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Image-Based Quantification and Analysis of Longitudinal Lung Nodule Deformations

Award Information
Agency: Department of Health and Human Services
Branch: National Institutes of Health
Contract: 1R41EB015775-01A1
Agency Tracking Number: R41EB015775
Amount: $397,990.00
Phase: Phase I
Program: STTR
Solicitation Topic Code: NIBIB
Solicitation Number: PAR09-221
Solicitation Year: 2013
Award Year: 2013
Award Start Date (Proposal Award Date): N/A
Award End Date (Contract End Date): N/A
Small Business Information
United States
DUNS: 10926207
HUBZone Owned: No
Woman Owned: No
Socially and Economically Disadvantaged: No
Principal Investigator
 (585) 475-5144
Business Contact
Phone: (518) 371-3971
Research Institution
ROCHESTER, NY 14623-5603
United States

 () -
 Nonprofit College or University

DESCRIPTION (provided by applicant): Image-based evaluation of pathologies over time is complicated by variability in image acquisition and patient positioning, deformations due to respiratory and cardiac motion, and the clinical standard in radiology of comparing unaligned images. This application proposes a computational method for longitudinal image analysis that captures, illustrates and quantifies pathology-related changes over time, by compensating for non-linear background motion. Although the methodis general, we will use one of the most challenging yet routinely conducted longitudinal imaging studies as a driving clinical problem, namely lung cancer assessment using periodic CT imaging for evaluating patient-specific response to therapy and for restaging. In particular, we focus on subsolid nodules, also known as ground-glass opacities (GGOs), which must be carefully monitored for signs of malignancy but which are difficult to compare across scans because of the significant impact that global lung motion has on their appearance. We propose continued development and novel application of our geometric metamorphosis deformable image registration method. Unlike previous approaches, geometric metamorphosis handles growing or contracting pathologies whose morphology is additionally impacted upon by non-rigid global background deformations. This is achieved by simultaneously estimating both the global background and lesion deformations. Clinical applications of such a registration method are to 1) ease data interpretation for reduced workload and increased throughput in manual radiologist review while simultaneously increasing the accuracy of longitudinal measurements, by displaying aligned scans that emphasize lesion change after non-rigid background motion has been eliminated; 2) enable voxel- wise metrics of lesion response to treatment, which includes estimating a lesion's deformation magnitude, internal composition changes and infiltrative growth pattern over time. Geometric metamorphosis was originallydeveloped for change detection in neuroimaging, and the first goal is to continue to demonstrate its wide applicability and utility by customizing the method for serial chest CT registration. Second, it is hypothesized that using physically-inspired heuristics to model the patient-specific, inhomogeneous elasticity of lung tissue will enable more accurate recovery of the jointly estimated lesion deformations. Geometric metamorphosis will be extended to integrate locally adaptive elastic regularization andtest our hypotheses of improved target registration accuracy and improved accuracy of the recovered lesion deformations. Finally, the clinical utility of the registration software will be demonstrated within a retrospectve clinical evaluation. This will be done by comparing the image-based longitudinal measurements derived from both geometric metamorphosis methods with those from alternative image registration strategies, and correlating extracted voxel-wise lesion deformations and growth characteristics with patient diagnoses of benign versus cancerous lesions. PUBLIC HEALTH RELEVANCE PUBLIC HEALTH RELEVANCE: Clinicians use periodic medical imaging to monitor a patient's disease and evaluate whether a treatment is effective. However, quantitatively measuring a pathology's change in size or rate of growth is difficult because changes in image appearance make it difficult to accurately reproduce measurements on different scans. We are developing a computer algorithm that, given a patient's medicalimages, can recover a pathology's deformation over time while accounting for the impact of background deformations, which will give clinicians more accurate metrics for determining a patient's prognosis or deciding whether a patient should be switched to anew treatment protocol.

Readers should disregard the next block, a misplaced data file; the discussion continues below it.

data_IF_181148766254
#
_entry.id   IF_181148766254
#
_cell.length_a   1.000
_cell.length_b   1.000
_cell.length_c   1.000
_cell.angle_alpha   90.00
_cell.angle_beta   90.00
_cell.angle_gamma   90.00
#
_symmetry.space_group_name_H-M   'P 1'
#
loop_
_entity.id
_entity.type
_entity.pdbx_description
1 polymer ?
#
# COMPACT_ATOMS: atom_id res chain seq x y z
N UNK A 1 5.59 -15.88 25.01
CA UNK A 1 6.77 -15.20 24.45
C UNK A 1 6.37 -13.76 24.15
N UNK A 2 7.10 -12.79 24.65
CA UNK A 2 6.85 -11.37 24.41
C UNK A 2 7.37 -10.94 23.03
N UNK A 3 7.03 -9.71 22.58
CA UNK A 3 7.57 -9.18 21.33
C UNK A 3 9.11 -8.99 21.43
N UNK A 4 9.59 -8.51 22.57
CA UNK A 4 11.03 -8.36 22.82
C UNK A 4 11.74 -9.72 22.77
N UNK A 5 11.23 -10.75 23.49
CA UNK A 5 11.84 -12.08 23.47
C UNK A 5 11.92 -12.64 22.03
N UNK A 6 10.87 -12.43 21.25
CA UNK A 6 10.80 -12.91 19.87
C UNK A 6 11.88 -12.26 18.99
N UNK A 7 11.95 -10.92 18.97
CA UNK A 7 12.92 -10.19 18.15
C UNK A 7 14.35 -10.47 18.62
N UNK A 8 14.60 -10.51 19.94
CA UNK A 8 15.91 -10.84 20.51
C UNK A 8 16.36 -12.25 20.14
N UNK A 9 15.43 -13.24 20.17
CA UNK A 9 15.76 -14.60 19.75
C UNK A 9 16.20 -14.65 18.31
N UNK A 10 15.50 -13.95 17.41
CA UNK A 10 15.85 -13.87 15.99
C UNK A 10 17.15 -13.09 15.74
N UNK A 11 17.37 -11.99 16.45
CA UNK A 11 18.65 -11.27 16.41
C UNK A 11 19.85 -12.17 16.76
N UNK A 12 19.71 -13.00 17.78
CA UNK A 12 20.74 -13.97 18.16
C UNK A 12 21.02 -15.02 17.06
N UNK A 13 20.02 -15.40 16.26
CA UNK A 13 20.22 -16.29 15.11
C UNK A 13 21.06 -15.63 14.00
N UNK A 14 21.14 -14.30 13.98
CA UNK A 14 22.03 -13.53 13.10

* Information listed above is at the time of submission. *

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